NEW YORK – The only entertainment found at most retail stores is mind-numbing Muzak and the hum of fluorescent lights.
But "shopatainment," the word one boutique owner used to describe singing and dancing at retail stores, is increasingly being used to lure in customers and sell more products.
"Retail stores have for a long time been exceedingly, exceedingly boring," said Kurt Barnard, president of Retail Forecasting LLC (search). "What you are seeing is the beginning of a move toward making shopping more interesting, more entertaining."
Cold Stone Creamery (search), a national ice-cream chain, trains employees at its "Ice Cream University" to sing songs about scooping and sprinkling — to the tune of songs like "If You're Happy and You Know It" and "The Hokey-Pokey." Ice-cream servers also regularly "bust a move" on the job.
"It really brings up the energy level. We've had people say they come here just for entertainment," said Cold Stone spokeswoman Lisa Levi. "Kids get a kick out of it. We're not just a scoop and a cone."
New York City boutique Lounge, a lifestyle emporium featuring everything from clothing, shoes and lingerie to music, food and alcohol, also offers more than just merchandise.
On weekends, when shoppers and tourists are out in force in the store's trendy SoHo neighborhood, Lounge populates its windows with professional dancers, jugglers and even body painters.
"I offer some kind of entertainment outside — it's shopatainment," said owner Jack Menashe. "People go crazy, they love it. Sometimes we have 200 to 300 people outside."
Another business known for using show-biz tactics is Old Navy (search), where staffers greet shoppers personally at the door and upbeat pop music by artists like Madonna blares in the aisles.
"At the flagship store in Manhattan, one greeter takes it over the top and sings the greeting ['Welcome to Old Navy'] to customers. It's the whole idea behind the store ... a really fun and happy experience," said spokeswoman Alexandra Cohan.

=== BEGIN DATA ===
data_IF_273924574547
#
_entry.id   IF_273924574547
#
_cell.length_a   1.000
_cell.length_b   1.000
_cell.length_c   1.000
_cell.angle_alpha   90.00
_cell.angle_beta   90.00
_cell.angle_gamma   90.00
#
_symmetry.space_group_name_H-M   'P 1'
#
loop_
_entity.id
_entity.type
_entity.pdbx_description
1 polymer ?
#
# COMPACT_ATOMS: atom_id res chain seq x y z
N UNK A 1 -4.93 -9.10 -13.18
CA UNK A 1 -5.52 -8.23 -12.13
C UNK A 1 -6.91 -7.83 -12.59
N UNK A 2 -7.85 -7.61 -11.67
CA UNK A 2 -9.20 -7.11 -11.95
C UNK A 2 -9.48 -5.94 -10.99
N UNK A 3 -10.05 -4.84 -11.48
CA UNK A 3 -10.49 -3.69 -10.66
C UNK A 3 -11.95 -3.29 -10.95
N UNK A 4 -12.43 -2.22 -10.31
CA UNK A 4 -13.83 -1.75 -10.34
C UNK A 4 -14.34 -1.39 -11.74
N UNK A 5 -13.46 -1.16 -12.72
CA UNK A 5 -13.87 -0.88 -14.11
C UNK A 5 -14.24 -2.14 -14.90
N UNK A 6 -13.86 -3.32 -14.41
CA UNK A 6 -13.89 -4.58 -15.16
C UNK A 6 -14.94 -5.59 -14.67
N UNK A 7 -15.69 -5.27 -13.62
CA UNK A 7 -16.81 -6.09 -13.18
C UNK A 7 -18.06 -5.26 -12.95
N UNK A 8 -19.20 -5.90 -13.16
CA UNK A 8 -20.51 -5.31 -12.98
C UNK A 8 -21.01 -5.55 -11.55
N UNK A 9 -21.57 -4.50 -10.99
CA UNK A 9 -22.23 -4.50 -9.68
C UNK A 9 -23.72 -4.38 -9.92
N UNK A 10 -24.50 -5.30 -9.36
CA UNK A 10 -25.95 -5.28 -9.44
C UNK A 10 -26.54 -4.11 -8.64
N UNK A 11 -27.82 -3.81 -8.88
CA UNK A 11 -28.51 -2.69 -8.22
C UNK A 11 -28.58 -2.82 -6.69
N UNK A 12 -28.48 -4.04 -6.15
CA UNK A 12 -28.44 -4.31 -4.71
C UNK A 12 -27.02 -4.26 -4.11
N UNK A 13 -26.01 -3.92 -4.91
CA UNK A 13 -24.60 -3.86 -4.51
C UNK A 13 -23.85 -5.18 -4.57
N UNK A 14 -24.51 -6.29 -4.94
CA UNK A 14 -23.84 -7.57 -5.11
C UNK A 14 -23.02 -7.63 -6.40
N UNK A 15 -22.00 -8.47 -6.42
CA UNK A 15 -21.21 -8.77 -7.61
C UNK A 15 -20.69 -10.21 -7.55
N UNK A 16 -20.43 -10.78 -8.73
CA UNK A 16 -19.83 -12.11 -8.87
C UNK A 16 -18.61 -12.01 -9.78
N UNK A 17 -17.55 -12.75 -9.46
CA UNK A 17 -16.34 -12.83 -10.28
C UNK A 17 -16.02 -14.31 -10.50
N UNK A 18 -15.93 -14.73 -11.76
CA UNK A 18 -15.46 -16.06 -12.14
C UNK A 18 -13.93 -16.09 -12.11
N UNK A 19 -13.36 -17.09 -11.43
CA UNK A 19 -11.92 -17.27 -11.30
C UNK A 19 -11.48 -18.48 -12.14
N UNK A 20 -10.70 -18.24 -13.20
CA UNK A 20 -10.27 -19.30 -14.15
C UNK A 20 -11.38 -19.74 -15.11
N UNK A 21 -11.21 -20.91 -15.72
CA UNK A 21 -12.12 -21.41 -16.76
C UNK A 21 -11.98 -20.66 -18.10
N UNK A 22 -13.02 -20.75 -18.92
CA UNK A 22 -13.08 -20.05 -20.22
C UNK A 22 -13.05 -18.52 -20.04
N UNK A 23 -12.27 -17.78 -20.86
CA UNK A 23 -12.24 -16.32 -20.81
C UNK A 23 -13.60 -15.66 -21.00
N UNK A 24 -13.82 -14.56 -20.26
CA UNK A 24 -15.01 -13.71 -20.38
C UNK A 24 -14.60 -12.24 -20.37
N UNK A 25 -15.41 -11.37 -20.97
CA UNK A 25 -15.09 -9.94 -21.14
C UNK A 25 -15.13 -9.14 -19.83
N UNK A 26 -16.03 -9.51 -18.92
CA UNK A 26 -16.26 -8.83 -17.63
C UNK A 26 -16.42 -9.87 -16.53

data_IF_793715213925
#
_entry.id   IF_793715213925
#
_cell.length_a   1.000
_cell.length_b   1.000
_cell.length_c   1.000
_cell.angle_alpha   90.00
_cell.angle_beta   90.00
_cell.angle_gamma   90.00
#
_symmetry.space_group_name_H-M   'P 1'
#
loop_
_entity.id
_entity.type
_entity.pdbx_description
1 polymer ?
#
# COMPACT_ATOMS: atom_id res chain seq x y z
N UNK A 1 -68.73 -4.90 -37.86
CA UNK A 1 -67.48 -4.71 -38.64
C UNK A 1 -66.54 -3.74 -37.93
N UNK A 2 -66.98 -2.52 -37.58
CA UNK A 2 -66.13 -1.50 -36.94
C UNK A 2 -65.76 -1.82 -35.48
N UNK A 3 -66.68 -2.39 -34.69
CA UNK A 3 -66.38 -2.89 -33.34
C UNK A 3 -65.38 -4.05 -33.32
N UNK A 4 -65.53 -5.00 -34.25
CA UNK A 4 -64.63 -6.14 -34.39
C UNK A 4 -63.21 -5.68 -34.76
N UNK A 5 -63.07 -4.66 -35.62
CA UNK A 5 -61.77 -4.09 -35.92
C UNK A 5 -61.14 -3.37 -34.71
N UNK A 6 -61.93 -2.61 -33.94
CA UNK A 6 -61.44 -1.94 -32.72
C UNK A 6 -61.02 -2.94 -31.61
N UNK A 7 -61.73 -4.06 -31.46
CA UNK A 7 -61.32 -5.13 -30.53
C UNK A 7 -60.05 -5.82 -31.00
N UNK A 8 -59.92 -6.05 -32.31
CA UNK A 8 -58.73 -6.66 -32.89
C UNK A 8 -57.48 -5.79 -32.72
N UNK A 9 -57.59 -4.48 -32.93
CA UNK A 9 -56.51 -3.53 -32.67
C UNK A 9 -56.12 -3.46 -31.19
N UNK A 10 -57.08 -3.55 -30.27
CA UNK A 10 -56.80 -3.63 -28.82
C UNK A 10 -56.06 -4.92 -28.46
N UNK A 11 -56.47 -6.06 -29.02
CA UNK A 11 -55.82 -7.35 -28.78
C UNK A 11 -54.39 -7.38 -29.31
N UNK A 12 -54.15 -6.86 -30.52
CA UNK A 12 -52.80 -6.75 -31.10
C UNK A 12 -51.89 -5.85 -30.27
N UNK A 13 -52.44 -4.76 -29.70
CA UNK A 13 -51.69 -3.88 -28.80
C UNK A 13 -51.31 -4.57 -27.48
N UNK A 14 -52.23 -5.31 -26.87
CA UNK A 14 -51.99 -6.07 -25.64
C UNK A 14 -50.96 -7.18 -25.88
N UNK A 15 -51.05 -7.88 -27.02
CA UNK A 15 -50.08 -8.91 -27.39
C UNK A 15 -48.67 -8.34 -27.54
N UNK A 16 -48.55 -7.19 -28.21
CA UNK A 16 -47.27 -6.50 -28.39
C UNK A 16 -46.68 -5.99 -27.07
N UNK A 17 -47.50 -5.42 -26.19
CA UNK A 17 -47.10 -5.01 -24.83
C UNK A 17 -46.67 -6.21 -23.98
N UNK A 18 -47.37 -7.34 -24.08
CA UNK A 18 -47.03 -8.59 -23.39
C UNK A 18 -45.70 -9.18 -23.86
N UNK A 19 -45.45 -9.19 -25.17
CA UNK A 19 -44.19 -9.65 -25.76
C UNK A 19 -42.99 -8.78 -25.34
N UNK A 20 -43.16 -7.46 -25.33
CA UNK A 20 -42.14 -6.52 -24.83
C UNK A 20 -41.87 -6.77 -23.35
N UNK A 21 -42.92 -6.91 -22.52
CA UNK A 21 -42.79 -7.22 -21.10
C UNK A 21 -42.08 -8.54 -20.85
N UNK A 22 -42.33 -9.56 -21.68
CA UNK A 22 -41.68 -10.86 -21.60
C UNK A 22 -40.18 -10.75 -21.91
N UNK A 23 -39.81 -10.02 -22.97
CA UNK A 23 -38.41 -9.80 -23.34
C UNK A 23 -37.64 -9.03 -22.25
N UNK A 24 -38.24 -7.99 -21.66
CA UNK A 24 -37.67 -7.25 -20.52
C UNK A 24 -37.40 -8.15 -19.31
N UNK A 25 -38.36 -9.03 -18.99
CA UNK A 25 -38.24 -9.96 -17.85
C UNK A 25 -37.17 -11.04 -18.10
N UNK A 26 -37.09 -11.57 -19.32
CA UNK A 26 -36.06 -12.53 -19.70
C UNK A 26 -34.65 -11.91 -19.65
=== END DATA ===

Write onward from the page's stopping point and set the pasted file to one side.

But shopatainment is not limited to the performance arts. Supermarkets are also cashing in on the trend by offering on-site demonstrations on food and cooking, Barnard said.
"Why not provide performances and lectures, whether or not they're connected to the product? If a clothing store put out 20 to 30 chairs and explained how a scarf put to good use could change a woman's entire wardrobe, it would be jammed."
As for the roots of shopatainment, Barnard said the addition of cafés to stores like Barnes & Noble (search) was an early sign of the trend.
"Stores are beginning to become what they should be, which is community centers," he said. "Stores today almost all carry the same merchandise, and the economy is increasingly competitive. So every store now has to do something that's different from the gang."
On-site entertainment can also make working more fun — and lucrative — for the staff. As Cold Stone employees say in one of their songs, they "come to work and sing all day, and have fun even more," which they sing to the tune of "Finniculi, Finnicula."
"It definitely makes work easier," said ice cream server Tahbir Ahmed, 23. "We get more tips because of the singing."
In fact, one Cold Stone song contains the lyrics "tip, tip, tip your crew" — to the tune of "Row, Row, Row Your Boat."
Software engineer Mike Mercieca, 27, said entertainment outside of stores or in the windows is just advertising, and probably works to draw people in. He also said the fun and games could be good for kids.
But sometimes Mercieca just wants service without a smile.
"I don't want anyone to sing while they're making my ice cream," he said. "If they're going to start singing to me, I'd probably just leave."